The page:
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Family Health History » Be The Match® executive Erica Jensen discusses how to save Black lives

Be The Match® executive Erica Jensen discusses how to save Black lives

Photo provided by Erica Jensen

Erica Jensen has 20 years of experience driving strategic growth for Fortune 500 corporations. She joined Be The Match® in 2019 as senior vice president of marketing of member engagement, enrollment and experience. Her work focuses on growing the Be The Match Registry® and eliminating disparities within multicultural communities so all patients with blood cancers and disorders — regardless of race or ethnicity — will have an equal chance at receiving life-saving treatment.

Rolling out spoke to Jensen about her community-building efforts and more.

Why should people join the Be The Match Registry?

Because we can save more Black lives. Be The Match is helping patients with blood cancers or other disorders — like sickle cell — find that their cure. The cure comes from a life-saving blood stem cell or marrow donation from a volunteer adult donor.

If you’re Black and you have one of these blood diseases and your physician suggests or recommends you get a blood stem cell or marrow transplant, you can only be helped 23% of the time, whereas if you are Caucasian, they can help about 77% of the time. This is because there currently aren’t enough Black donors on the registry to help Black patients.

We can change this by joining the registry. It is easy to click on the link at BeTheMatchATL.org and fill out the form. We’ll send you a swab kit in the mail. You’ll then just spend just 10 seconds on each side swabbing the inside of each cheek and then mail the kit back. We will notify you if you are matched with a searching patient. Because of the genetic complexity of matching donors to patients, it could be several months, or many years before you’re matched to a patient and asked to donate.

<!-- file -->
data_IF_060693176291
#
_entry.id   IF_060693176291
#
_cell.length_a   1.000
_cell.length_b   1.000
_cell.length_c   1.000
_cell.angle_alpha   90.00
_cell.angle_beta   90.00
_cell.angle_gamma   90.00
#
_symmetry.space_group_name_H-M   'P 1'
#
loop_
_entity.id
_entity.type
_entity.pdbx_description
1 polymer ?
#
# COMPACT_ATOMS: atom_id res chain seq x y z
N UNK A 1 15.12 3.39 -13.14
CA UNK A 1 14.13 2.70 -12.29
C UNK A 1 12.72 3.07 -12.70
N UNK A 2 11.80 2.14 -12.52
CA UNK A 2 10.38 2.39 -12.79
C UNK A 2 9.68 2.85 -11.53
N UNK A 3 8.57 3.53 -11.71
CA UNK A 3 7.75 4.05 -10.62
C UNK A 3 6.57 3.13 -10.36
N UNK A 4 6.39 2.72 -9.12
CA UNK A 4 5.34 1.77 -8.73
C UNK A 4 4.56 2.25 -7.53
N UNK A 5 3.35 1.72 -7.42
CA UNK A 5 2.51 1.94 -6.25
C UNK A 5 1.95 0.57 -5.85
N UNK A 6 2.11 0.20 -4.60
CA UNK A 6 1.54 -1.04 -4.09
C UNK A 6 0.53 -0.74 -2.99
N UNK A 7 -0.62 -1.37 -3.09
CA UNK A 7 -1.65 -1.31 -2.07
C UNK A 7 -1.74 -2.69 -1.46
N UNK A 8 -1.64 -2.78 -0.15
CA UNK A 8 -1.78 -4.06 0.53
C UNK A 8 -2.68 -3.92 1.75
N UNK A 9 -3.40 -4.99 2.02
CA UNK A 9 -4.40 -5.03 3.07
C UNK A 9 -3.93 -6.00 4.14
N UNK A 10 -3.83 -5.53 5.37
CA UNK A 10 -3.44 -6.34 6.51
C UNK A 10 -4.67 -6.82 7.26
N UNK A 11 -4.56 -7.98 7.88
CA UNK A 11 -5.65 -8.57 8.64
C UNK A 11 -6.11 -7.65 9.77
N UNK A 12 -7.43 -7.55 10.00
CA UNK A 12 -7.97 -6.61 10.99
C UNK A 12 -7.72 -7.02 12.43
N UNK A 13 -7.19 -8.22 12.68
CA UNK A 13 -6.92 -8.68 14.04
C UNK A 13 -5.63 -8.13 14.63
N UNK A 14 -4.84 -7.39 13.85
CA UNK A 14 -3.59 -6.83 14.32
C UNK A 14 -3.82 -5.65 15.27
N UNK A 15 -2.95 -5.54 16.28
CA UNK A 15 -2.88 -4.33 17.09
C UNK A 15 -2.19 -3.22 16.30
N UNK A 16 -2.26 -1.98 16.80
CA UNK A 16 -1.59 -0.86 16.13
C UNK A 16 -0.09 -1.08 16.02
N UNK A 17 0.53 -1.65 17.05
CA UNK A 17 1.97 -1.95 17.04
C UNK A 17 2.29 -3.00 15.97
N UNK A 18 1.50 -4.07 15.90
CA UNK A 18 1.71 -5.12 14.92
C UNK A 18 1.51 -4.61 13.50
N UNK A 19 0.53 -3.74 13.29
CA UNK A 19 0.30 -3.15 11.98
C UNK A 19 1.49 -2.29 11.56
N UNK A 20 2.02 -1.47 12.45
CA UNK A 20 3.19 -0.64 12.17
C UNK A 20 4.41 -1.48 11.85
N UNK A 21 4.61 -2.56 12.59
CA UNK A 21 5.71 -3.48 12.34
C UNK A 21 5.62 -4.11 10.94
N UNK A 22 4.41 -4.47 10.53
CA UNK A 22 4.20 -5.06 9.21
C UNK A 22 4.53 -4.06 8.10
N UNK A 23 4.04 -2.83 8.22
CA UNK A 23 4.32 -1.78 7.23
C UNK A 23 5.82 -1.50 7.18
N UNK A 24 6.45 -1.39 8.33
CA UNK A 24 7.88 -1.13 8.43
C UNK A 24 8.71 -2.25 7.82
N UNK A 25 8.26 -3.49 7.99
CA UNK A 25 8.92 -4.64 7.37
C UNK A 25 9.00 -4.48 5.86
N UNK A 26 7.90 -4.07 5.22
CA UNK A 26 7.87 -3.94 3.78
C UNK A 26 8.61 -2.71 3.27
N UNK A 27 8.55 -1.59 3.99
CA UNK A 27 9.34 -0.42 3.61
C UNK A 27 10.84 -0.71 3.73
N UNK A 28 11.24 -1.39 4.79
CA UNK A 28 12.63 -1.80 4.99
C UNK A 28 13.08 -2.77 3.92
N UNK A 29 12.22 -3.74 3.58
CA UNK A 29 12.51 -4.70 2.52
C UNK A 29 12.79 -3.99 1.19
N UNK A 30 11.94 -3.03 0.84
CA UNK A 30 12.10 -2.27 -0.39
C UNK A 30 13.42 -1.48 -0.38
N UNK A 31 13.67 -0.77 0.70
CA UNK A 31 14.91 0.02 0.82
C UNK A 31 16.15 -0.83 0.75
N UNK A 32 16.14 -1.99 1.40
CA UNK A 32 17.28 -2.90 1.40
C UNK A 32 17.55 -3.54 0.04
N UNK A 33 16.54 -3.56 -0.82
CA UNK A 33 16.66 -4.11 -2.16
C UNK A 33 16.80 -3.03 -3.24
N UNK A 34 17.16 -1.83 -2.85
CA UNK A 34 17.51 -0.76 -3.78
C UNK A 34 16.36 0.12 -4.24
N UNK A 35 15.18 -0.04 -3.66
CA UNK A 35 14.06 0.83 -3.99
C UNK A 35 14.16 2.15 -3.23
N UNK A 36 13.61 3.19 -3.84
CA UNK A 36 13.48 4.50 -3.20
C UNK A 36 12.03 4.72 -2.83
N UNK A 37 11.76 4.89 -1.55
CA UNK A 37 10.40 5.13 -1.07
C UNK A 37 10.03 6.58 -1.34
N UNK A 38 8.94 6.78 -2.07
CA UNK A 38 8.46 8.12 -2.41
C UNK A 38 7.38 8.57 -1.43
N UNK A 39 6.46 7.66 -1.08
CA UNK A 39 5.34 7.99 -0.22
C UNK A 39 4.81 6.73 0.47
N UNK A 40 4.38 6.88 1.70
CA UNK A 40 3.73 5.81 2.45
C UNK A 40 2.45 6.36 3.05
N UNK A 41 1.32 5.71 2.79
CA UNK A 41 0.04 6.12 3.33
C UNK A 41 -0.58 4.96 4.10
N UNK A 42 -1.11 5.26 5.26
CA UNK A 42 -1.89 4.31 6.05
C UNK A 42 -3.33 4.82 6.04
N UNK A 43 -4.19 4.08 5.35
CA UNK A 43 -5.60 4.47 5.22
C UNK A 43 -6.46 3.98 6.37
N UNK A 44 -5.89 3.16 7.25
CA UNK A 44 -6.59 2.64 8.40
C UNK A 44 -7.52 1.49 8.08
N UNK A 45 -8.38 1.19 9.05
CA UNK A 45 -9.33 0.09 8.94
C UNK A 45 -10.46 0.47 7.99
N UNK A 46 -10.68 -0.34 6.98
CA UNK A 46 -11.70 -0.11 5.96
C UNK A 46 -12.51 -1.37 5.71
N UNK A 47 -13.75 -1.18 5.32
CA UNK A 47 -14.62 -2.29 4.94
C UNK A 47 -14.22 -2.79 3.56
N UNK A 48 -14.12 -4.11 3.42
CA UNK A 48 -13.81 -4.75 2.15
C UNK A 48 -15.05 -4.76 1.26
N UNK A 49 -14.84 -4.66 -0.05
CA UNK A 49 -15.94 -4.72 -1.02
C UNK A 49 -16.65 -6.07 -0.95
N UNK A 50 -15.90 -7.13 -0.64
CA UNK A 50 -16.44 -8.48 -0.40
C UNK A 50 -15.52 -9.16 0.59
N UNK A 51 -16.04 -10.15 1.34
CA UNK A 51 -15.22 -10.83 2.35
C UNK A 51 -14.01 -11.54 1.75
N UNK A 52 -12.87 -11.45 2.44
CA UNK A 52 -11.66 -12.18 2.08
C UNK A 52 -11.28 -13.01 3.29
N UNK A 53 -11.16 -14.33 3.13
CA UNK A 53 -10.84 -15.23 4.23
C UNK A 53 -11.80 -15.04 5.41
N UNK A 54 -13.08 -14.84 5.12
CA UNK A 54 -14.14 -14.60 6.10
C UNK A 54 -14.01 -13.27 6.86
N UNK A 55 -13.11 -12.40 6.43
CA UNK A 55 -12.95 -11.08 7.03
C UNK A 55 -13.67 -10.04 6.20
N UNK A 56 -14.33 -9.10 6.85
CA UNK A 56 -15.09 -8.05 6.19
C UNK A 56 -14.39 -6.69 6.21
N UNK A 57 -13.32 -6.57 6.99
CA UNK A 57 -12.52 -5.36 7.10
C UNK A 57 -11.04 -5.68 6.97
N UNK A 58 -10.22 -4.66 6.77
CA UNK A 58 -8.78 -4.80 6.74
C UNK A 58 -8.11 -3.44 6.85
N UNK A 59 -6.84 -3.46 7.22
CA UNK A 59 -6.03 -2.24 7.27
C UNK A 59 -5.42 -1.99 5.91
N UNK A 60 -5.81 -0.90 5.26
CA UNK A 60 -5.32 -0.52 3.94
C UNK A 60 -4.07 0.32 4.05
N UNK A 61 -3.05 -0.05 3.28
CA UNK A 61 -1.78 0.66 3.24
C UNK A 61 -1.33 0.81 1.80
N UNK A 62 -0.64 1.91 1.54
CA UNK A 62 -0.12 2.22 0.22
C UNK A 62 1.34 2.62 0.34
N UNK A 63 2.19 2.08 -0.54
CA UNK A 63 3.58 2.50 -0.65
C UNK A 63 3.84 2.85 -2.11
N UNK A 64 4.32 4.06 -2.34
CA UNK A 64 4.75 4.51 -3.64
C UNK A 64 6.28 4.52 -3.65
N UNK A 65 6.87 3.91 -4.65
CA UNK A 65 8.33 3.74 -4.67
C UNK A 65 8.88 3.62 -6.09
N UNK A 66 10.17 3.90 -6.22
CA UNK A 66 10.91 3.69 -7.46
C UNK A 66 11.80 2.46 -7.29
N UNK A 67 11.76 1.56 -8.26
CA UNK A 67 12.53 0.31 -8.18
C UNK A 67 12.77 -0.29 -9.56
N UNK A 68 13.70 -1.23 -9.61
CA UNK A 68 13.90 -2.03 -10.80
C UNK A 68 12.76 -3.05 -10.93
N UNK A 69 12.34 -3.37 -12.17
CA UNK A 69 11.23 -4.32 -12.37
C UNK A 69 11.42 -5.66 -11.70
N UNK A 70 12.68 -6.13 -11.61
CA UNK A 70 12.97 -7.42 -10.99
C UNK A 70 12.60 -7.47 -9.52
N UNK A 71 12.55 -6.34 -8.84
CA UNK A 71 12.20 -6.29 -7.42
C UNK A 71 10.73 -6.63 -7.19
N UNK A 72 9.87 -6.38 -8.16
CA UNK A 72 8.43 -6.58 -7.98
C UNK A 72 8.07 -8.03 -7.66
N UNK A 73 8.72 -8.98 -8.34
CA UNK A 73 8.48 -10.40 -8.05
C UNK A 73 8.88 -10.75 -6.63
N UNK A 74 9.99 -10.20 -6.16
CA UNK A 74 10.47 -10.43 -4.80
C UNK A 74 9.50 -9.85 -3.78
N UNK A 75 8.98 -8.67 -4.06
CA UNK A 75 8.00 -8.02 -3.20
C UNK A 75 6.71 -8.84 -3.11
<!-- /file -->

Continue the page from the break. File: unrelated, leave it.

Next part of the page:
How important is it for the donor to be a good match?

Almost 70% of patients do not have a fully matched blood stem donor in their family. That means they need to search for an unrelated donor — someone who has the best HLA match for you and ethnicity does matter. You’re more likely to match with a donor who has and shares your similar ethnic background.

What is a good day at Be The Match?

The most memorable experiences that we have are when we are able to see a patient meet the donor who saved their life. I was honored to be a part of a meeting where there was a young woman from Chicago, and she had sickle cell. She was described as solemn, withdrawn, not very outgoing. The doctor who treated her as a pediatric patient said that once she got the bone marrow transplant and once she was in recovery, it was like she was a whole other person. Her life opened up and she started talking about going to college and having a career. She didn’t think she had much of a future because she knew the average lifespan of a patient with sickle cell, but once she was able to get that life-saving stem cell donation, it just changed her whole outlook on life.

To find out how you can join the Be The Match® Registry, visit BeTheMatchATL.org or text HEALTHIQ21 to 61474.